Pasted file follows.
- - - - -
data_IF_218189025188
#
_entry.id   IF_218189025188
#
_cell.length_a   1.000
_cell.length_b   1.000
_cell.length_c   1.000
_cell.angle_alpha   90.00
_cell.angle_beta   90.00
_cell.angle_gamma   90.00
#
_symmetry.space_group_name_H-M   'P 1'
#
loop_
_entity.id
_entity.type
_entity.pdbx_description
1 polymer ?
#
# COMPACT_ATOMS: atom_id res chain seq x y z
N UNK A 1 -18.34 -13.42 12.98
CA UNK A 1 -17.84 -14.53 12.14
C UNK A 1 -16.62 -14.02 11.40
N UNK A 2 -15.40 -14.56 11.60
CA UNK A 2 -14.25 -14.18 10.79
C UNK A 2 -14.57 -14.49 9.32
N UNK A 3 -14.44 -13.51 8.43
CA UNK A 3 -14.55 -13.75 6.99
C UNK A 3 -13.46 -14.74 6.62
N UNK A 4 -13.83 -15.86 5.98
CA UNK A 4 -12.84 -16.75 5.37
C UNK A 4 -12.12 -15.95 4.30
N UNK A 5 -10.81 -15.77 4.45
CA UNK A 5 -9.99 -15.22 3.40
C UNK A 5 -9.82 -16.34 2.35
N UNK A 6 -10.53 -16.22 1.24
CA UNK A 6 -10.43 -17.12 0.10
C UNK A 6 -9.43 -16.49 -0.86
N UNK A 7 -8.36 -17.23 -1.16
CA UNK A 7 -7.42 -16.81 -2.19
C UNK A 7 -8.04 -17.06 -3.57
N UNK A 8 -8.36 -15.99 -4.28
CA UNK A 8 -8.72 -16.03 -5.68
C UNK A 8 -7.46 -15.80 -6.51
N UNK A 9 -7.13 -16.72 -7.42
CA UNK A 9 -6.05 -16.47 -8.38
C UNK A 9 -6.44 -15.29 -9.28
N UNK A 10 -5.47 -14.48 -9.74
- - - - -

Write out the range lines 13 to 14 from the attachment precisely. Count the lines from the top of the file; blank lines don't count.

#
loop_